Bosnia’s Sherlock Holmes of Big Ball Mysteries


If an archaeologist unearthed an enormous wheel in a dig of ancient ruins, it would be pretty self-explanatory what it was for, mobility of some sort. However, if the same archaeologist were to unearth an enormous ball with a 5 foot radius and most likely made of iron, surely the archaeologist would be scratching his head and thinking, “What the heck?” Well, that just happened in Bosnia. What could very well be the oldest man-made ball for who knows what has been unearthed  in a forest that lies outside the Bosnian town of Podubravlie.

The gringa is enthralled. Is it man-made? Is it naturally occurring? Is it the remnant of a croquet park from a by-gone era of Bosnian giants? Is Bosnia the only place on Earth where big mystery balls can be found?

The study of big mysterious ancient balls is the favorite field of archaeologist Semir Osmanagich, affectionately known as “Sam”. For the past 15 years Sam has devoted his life to the research of prehistoric stone balls. Despite being made fun of by archaeological peers, Sam remains dedicated to solving the mystery of whether these balls are naturally occurring or man-made. The gringa wants to encourage Sam and remind him that the “haters gonna hate” so follow your dream! And, since Sam has a Ph.D., the gringa believes that he’s not crazy, well, maybe crazy like a fox and on the scent of a mystery his archaeology peers who can’t think outside the box simply don’t understand.

Sam has been discovering mystery balls all over the world: granite balls in Costa Rica, volcanic stone balls in Mexico, stone balls on Isla del Cano, volcanic balls on Easter Island, Tunisia, and the Canary Islands, Antarctica, New Zealand, Russia, the U.S.A., Argentina, Albania, Croatia, Serbia and, now, Bosnia. Sam has been very busy! He has become so enamored with mystery balls that he has created his very own foundation, “Archaeological Park: Bosnian Pyramid of the Sun” to support the investigation of this fascinating mystery. Balls have consisted of volcanic material, granite, and sandstone. The latest ball in Bosnia has not yet had all of its analysis complete but because of its reddish color iron is highly suspected to be the material of which it is made up of.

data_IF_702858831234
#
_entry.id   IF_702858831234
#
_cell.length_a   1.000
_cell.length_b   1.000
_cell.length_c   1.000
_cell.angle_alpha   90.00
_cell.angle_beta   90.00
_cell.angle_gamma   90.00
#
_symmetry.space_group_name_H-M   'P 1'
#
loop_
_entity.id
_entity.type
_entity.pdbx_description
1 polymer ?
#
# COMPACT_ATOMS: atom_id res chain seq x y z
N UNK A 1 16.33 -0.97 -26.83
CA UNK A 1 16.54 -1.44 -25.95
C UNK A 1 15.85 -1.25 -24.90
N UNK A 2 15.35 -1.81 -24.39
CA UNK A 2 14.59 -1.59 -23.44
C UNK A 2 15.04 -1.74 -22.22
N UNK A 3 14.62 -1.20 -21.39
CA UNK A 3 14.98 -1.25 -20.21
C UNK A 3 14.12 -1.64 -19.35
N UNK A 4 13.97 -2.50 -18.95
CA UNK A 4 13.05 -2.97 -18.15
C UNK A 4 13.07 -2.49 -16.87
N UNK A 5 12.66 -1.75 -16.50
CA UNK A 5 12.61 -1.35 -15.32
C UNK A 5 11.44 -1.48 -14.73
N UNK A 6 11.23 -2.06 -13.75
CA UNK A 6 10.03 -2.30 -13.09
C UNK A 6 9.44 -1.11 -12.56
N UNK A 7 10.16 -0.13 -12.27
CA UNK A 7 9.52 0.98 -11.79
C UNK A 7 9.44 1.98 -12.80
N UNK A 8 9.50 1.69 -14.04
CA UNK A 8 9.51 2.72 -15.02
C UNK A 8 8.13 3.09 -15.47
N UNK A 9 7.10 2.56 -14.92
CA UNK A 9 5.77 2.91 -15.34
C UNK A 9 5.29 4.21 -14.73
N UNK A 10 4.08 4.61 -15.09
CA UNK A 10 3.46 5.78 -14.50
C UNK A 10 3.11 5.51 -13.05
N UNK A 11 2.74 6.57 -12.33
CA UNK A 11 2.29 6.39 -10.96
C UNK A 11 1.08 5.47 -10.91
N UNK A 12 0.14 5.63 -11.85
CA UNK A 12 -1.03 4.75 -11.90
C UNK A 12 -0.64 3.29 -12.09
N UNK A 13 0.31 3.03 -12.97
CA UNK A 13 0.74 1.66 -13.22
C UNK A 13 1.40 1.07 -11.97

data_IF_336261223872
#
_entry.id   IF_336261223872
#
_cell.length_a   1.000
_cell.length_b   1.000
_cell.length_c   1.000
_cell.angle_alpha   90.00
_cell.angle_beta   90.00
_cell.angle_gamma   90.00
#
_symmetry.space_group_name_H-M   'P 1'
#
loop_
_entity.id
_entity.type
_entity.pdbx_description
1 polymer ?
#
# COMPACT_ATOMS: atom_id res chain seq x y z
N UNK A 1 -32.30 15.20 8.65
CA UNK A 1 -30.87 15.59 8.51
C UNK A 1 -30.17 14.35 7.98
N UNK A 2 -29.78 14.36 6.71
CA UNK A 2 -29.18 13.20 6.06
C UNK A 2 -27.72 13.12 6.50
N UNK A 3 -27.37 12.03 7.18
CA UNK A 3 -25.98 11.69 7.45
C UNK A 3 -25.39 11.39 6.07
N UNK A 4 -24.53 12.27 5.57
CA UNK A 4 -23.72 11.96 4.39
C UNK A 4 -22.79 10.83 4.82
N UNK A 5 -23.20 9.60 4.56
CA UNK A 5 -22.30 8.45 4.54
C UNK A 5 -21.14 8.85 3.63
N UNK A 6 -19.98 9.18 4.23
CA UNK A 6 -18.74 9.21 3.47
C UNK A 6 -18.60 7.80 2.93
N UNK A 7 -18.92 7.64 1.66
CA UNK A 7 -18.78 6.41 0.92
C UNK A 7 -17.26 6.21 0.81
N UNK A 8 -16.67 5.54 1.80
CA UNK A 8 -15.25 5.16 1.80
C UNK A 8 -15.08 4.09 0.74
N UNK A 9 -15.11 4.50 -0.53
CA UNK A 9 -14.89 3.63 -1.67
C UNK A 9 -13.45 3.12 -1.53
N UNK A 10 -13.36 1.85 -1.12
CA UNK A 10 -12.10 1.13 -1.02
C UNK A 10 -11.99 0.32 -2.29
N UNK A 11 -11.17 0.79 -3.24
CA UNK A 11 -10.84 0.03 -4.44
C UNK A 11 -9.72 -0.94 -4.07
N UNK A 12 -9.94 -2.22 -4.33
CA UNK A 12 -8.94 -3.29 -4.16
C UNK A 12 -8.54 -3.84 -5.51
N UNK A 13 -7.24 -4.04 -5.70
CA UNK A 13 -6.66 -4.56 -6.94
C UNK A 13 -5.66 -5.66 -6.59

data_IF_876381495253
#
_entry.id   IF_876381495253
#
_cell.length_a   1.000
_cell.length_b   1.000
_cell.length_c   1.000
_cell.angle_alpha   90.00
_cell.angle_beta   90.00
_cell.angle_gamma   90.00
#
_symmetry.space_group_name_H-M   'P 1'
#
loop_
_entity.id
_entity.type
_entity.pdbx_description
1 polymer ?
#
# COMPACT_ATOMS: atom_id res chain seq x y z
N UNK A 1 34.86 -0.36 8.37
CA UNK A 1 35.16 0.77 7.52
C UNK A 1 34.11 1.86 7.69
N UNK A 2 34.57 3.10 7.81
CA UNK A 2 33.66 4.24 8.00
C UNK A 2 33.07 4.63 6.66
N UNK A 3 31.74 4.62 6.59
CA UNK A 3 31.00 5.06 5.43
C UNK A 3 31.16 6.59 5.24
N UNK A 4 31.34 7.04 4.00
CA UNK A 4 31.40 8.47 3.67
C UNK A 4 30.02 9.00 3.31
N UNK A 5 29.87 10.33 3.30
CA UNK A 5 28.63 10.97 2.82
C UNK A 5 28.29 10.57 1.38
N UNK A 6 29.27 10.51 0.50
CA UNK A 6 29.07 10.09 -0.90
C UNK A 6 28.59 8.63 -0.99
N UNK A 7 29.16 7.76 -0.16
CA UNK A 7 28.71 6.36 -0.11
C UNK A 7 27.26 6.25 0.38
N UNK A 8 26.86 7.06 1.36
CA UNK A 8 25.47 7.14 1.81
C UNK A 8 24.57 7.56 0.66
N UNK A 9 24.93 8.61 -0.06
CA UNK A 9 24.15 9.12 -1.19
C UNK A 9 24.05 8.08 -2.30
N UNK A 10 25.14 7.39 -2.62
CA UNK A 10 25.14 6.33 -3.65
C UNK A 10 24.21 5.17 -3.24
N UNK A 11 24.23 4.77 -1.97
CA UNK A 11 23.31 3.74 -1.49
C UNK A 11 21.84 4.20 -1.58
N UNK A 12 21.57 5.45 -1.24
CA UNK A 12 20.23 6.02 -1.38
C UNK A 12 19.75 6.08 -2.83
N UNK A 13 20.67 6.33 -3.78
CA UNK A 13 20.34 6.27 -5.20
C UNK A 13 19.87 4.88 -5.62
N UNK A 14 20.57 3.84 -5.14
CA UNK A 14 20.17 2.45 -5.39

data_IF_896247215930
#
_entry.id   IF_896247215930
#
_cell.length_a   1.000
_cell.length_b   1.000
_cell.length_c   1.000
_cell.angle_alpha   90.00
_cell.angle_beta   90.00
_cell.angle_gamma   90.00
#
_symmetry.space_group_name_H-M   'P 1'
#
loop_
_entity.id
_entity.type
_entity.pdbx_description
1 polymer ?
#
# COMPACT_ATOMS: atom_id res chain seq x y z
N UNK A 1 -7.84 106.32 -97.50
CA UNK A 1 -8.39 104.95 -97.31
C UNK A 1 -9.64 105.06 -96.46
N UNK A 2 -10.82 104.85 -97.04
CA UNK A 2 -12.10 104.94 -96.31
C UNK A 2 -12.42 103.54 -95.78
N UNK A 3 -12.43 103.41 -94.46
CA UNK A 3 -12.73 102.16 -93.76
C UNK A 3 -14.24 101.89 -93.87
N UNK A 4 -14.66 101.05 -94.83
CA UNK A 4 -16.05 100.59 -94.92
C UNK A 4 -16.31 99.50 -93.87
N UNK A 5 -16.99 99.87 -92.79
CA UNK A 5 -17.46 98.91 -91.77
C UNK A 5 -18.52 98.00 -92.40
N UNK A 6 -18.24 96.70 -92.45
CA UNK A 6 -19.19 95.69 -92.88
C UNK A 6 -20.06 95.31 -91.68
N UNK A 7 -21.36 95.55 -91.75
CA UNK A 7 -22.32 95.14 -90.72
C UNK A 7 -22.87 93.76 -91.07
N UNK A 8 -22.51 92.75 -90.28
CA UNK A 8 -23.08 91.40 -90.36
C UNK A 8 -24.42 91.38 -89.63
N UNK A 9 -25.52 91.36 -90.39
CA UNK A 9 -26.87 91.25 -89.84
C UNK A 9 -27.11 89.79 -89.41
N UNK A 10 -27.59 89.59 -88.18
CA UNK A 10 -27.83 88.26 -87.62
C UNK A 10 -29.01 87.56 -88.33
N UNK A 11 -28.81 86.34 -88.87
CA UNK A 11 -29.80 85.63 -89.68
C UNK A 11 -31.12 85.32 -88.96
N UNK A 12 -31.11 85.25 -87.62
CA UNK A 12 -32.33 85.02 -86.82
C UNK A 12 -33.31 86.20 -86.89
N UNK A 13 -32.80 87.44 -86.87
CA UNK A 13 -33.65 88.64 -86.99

The first Bosnian balls were discovered in the 1930s according to local records. 80 balls were unearthed and some were eventually transported by river to other locations. In the 1970s local legends surrounding the balls enjoyed a revival and many locals were hopeful that perhaps they were the hiding place of treasure hordes of gold. Many balls were destroyed in hopes of finding untold wealth. Only eight of the original 80 were recovered and are on exhibit at Sam’s archaeological park which has become a local tourist attraction.

Sam’s current project site can only be worked when winter breaks. By spring of this year excavation had advanced to the point that it was apparent that the largest European stone ball was about to be completely uncovered. With half of the ball exposed the radius is estimated to be about 5 feet. If the reddish material proves to be iron the ball would be expected to weight over 30 tons. That would mean that Bosnia can boast the biggest ball in all of Europe, third in the world to second place Costa Rica with a 35 ton ball and first place Mexico with a 40 ton ball.

But the gringa wants to know what the real significance is to finding these big balls other than just being curious and interesting. The gringa also wants to know what the alternative theories are that Sam’s mocking peers claim.